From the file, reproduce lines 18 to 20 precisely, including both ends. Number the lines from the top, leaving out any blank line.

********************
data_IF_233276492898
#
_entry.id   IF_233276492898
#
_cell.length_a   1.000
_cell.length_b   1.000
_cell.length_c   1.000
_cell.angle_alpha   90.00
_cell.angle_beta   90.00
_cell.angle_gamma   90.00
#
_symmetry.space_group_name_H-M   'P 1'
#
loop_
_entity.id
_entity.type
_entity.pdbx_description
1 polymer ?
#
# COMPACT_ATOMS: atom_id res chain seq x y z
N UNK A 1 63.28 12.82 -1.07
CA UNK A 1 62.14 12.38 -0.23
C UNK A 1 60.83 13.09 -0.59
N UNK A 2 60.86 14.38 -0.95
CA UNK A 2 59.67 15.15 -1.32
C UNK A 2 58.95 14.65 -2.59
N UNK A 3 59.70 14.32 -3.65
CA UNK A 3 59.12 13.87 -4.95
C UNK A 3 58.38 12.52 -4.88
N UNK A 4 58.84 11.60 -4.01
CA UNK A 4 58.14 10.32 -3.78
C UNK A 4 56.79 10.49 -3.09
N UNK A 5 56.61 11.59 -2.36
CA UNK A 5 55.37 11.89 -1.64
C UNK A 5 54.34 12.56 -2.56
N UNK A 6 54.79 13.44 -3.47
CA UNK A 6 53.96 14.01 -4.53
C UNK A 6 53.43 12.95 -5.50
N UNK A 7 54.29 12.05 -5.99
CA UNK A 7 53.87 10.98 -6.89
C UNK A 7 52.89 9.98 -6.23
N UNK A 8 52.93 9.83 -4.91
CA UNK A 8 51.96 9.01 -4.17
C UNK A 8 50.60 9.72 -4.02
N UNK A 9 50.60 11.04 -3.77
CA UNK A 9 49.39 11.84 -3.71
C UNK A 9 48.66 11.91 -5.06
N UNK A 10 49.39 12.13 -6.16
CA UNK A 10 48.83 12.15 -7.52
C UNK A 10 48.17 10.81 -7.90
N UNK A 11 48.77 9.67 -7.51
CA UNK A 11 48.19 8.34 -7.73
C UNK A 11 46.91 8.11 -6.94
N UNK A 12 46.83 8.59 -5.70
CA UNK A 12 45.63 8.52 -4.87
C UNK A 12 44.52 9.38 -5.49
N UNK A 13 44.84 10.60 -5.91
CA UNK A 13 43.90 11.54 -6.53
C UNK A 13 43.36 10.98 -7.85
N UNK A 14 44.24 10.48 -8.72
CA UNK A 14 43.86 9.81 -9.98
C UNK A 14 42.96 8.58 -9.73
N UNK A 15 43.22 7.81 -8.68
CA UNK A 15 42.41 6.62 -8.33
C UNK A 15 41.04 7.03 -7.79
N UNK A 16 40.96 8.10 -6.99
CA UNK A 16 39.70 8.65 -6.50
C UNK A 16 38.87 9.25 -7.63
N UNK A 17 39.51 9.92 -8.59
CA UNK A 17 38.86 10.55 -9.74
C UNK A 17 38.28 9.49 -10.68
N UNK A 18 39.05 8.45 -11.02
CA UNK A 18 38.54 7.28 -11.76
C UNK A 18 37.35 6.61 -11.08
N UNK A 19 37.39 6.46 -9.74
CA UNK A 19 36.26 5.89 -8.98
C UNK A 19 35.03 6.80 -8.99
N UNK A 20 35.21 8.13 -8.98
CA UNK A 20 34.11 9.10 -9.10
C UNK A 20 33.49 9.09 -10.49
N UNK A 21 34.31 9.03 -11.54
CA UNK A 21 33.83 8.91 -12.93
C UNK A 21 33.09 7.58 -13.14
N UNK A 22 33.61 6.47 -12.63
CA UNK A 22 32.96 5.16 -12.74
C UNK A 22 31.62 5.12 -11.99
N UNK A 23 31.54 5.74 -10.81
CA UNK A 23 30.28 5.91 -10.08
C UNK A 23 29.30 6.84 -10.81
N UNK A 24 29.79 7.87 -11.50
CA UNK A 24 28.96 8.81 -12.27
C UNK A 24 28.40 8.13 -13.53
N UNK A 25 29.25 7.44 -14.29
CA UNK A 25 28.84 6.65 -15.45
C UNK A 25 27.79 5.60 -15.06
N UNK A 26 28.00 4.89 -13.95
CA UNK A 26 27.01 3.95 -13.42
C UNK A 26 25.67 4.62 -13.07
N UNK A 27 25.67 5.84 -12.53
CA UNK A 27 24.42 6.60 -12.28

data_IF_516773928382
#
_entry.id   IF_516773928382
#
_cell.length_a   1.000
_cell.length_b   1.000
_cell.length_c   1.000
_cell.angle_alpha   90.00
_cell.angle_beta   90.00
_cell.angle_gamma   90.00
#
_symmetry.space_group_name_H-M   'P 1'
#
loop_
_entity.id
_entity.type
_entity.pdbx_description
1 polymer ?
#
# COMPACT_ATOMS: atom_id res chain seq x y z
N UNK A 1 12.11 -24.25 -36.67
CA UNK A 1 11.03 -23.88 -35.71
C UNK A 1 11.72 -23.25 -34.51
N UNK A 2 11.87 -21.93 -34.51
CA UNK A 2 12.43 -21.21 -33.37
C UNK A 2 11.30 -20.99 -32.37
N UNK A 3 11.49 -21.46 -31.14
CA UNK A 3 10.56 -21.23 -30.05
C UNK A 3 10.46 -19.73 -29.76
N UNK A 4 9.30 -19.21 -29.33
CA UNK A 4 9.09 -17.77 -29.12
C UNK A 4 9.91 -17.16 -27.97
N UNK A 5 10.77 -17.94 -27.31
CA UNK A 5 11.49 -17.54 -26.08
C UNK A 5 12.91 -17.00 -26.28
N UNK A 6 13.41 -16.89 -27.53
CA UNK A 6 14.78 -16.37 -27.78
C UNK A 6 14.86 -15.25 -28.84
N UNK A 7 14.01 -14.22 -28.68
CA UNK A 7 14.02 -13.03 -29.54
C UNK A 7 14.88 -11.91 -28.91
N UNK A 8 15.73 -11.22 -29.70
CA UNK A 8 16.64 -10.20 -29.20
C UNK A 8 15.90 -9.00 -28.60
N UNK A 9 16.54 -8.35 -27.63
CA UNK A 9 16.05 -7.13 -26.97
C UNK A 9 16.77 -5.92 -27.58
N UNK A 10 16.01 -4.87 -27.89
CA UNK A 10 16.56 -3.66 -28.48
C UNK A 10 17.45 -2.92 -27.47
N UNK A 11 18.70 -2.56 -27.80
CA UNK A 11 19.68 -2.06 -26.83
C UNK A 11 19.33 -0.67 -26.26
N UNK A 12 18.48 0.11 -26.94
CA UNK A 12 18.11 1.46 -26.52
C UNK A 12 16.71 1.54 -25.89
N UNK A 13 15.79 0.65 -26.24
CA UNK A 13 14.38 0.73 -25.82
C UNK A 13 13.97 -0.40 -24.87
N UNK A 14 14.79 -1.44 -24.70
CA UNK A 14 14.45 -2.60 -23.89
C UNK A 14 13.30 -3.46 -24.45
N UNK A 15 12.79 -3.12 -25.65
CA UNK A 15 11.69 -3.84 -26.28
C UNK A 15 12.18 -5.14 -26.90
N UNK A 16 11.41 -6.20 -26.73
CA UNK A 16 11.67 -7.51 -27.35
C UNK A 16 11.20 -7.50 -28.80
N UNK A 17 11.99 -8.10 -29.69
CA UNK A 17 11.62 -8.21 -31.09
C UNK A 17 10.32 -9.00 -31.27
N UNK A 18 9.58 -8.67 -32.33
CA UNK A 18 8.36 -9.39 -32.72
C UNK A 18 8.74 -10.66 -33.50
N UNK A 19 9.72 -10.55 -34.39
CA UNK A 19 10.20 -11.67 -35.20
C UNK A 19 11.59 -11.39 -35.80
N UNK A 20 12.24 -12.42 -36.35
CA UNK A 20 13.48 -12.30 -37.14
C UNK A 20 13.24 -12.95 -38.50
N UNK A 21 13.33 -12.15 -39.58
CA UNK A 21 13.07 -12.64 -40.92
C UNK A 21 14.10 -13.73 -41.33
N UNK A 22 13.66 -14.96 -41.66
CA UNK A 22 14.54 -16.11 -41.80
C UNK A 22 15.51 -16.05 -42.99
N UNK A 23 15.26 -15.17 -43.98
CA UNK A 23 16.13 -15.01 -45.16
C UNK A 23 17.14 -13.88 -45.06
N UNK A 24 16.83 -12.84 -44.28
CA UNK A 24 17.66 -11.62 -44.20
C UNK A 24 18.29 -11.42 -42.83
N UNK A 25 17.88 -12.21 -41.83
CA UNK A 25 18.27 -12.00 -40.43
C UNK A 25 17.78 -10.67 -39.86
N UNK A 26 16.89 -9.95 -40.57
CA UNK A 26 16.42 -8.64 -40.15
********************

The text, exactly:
1 polymer ?
#
# COMPACT_ATOMS: atom_id res chain seq x y z